The three-story Taylor Building is located on the edge of the city's historic theater and retail district along 19th Street North.
Atlanta-based Engineering Design Technologies (EDT) currently is hard at work renovating one of downtown Birmingham's oldest existing buildings. The three-story Taylor Building is located on the edge of the city's historic theater and retail district along 19th Street North. After its original construction in 1890, the Taylor was a neighbor to dozens of grand old movie palaces, shops and restaurants.
EDT, a minority-owned engineering and design company formed in 1993, purchased the Taylor Building more than 10 years ago. But during the last week of April, the firm began making a series of repairs to restore the luster of the old structure and update it to 21st century standards. That includes both structural and cosmetic restoration inside and out, as well as a modernizing of its systems.
While the work proceeds, EDT's Birmingham's office occupies the second floor of the building; the first floor is leased to another company.
With the city's popular McWane Science Center just across the street, EDT's goal is that the renovated Taylor Building will once again become a part of Birmingham's vibrant downtown scene when the restoration is finished in about a year.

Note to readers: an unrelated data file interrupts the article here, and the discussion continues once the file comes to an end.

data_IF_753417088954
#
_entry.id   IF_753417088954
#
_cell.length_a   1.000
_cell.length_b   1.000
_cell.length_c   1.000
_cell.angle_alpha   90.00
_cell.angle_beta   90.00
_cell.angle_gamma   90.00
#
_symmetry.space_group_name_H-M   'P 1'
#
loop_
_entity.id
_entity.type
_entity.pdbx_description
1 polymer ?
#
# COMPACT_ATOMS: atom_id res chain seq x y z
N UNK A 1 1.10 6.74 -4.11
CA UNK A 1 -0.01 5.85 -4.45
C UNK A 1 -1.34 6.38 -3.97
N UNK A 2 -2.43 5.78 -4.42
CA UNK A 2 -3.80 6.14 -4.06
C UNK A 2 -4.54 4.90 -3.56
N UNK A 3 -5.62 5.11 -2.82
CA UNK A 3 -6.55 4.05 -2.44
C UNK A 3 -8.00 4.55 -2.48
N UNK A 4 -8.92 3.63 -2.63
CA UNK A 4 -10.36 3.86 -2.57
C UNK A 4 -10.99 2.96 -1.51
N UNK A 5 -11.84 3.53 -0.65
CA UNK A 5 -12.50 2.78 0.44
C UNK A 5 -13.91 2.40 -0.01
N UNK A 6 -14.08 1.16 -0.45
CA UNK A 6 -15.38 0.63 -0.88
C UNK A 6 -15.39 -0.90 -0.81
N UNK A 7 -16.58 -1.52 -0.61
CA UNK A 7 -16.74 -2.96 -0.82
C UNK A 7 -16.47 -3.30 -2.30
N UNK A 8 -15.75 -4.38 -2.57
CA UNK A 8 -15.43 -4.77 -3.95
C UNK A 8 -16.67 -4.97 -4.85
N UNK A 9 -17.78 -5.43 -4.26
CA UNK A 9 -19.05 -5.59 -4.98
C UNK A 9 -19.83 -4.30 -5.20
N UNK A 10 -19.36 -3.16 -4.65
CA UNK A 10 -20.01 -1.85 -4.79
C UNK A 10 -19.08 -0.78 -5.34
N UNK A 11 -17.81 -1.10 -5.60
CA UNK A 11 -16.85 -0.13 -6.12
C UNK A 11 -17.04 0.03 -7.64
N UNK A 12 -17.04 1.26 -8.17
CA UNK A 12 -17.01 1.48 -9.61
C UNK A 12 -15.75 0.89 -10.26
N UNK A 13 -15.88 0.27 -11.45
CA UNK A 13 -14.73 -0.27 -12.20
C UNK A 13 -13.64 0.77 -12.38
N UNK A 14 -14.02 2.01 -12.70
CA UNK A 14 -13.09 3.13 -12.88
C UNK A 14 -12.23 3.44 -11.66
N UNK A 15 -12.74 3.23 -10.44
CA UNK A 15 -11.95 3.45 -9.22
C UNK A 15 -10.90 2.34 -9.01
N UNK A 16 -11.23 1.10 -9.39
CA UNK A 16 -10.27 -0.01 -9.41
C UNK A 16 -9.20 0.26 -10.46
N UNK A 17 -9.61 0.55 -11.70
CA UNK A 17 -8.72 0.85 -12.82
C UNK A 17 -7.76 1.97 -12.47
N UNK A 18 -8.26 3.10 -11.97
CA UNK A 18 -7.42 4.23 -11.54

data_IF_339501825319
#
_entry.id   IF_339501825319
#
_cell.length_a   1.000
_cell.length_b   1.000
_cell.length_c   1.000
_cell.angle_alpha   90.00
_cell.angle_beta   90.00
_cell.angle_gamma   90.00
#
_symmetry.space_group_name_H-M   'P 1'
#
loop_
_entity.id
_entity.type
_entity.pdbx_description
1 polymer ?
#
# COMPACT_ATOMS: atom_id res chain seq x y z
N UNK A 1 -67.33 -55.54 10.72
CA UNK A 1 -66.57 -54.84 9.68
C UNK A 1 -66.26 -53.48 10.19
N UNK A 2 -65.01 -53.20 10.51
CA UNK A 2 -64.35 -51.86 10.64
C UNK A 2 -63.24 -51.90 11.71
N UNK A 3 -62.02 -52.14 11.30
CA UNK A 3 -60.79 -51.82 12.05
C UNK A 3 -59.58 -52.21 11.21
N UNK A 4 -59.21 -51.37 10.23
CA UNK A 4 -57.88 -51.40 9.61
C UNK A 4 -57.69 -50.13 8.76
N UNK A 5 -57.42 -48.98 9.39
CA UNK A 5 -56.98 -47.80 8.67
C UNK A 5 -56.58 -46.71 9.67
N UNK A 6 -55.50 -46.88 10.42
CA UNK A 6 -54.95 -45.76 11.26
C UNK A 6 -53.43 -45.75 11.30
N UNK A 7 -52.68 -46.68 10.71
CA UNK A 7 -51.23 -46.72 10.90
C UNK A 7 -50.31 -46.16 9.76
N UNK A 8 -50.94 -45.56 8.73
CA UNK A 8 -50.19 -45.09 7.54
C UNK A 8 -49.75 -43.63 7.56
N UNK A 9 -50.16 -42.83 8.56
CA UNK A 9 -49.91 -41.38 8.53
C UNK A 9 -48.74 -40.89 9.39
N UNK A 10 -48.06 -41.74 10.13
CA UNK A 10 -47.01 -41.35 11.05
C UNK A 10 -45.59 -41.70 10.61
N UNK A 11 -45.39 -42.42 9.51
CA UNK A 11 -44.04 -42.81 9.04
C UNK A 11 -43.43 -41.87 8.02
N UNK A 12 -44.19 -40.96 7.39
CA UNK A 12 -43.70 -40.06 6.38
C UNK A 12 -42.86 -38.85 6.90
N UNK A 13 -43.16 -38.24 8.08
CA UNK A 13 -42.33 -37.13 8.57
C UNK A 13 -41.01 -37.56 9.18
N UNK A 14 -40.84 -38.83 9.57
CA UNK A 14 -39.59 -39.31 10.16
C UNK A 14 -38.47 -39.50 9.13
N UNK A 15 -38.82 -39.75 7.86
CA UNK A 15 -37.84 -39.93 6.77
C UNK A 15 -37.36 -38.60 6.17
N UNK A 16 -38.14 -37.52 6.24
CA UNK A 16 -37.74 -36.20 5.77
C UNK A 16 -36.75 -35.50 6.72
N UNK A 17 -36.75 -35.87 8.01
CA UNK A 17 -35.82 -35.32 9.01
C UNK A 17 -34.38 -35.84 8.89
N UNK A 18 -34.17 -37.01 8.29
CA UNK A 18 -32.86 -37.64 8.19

After years of deterioration, the Taylor Building was in serious need of work if it were to remain safe and functional. EDT is spending close to $600,000 on the renovations, which include repairing water damage to much of the third floor.
In addition, engineers and crews are rebuilding part of the roof and installing new mechanical systems. Plans also call for putting in new fire exits, giving a facelift to the façade, replacing bricks on the outside and, over this summer, doing an extensive paint job on both the exterior and interior.
EDT was able to fund the renovation of the Taylor Building, in part, due to historic tax credits from both the state and federal government. The incentive is for companies like EDT to keep the character of old buildings intact by repairing and modernizing them, rather than consigning them to the wrecking ball.
In fact, a perfect example of 19th Century character can still be seen on the triangular piece of the façade at the top of the Taylor Building, where E.G. Taylor had the original builder install his initials.
Taylor's idea for the building was to house offices for doctors, gas companies and land developers, but over the years, it also was occupied by milliners, shoe shops and clothing stores. During the mid-20th Century, a clothing boutique operated in the building for 33 years. After that, the building began to steadily slide into disrepair.
Still, the Taylor Building has been in good enough condition to function as office and meeting space even today. Now, however, EDT will upgrade the structure to a new grandeur by mid-2021.
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